Christopher Luxon leads a National Party which Ian Fletcher is “utterly unconvinced” understands the questions they need to answer on behalf of New Zealanders.

In New Zealand’s case, Australia beckons. It has higher taxes, a better standard of living, and a government determined to make it as attractive as possible for educated and motivated New Zealanders. Either we solve our inequality problem (by at least taxing to Australian levels), or Australia will solve it for us through a skills crisis that never goes away. Against that analysis, I have to write a sentence I never thought I would ever utter: The Māori Party’s tax policy is quite good.

Secondly, a self-imposed slow-moving constitutional crisis. I started out thinking the debate over co-governance with Māori was a distraction. I have come to see it as a serious error by the current government, as for many people it entrenches the sense that the legitimacy of our democracy can be given away to – as they see it - placate a minority.

In a democracy there need to be rules to slow down the majority from running away with the rights of any minority (so we have proper courts, and we ought to have a proper Upper House of Parliament). But it can never be right to appear to entrench the minority so the majority view is permanently thwarted (even if the reality is different – appearances matter). I’ve expressed this very carefully because this is a sensitive debate, and because many Māori suffer serious actual discrimination which is intolerable, and a disgrace on our society. But the solution – whatever it is – needs more thought and a lot more explanation than the concept of co-governance as it has emerged.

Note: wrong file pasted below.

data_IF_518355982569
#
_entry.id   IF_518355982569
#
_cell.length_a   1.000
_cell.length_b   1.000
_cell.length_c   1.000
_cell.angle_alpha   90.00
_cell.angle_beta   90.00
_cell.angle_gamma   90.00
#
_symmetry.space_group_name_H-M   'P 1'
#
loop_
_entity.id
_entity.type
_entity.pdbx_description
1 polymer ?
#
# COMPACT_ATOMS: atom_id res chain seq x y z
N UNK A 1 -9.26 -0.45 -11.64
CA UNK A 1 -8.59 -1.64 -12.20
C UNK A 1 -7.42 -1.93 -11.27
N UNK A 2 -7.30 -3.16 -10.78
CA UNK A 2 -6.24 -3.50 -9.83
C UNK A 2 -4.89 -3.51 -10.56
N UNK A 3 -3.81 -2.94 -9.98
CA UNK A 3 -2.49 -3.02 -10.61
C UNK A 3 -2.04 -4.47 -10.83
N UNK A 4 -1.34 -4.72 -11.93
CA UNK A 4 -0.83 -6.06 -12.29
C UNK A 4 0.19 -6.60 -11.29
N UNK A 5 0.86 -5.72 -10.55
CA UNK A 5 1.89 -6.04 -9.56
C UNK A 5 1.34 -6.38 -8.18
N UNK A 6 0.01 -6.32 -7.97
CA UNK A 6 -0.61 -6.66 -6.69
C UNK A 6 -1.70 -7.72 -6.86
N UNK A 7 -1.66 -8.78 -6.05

And finally, government (and public service) incompetence. The excellent American philosophical writer Philip Bobbit once said, in a moment of clarity, that governments need legitimacy (see above) and competence. My dealings with MPI, the health system, and others suggest New Zealand’s government is long on complacency, but woefully short of competence (and humility). If ex-colleagues’ comments to me are anything to go by, the core public service increasingly rewards mediocrity and yes-people, and punishes innovation and actual thought.

I haven’t mentioned foreign policy. It’s a mess, with war potentially looming in the North Pacific, a really major demographic and economic crisis in China (our biggest market), and a very real chance of both a Russian victory in Ukraine (face it, it’s Putin’s to lose) and a Trump victory in the US. Too much to expect Wellington to have given that any thought at all. Thank God the Aussies will save us.

Overall, it’s a failing grade from me for the Ardern-Hipkins lot. But I have to say I’m utterly unconvinced that the other lot even understands the question, let alone has a fair stab at an answer. Einstein said that it was much more important to really understand the question than to know the answer. Sadly, our politicians don’t even know there is a question.

Ian Fletcher is a former head of New Zealand’s security agency, the GCSB, chief executive of the UK Patents Office, free trade negotiator with the European Commission and biosecurity expert for the Queensland government. These days he is a commercial flower grower in the Wairarapa and consultant to the apiculture industry with NZ Beekeeping Inc.



Commenting has been turned off.
bottom of page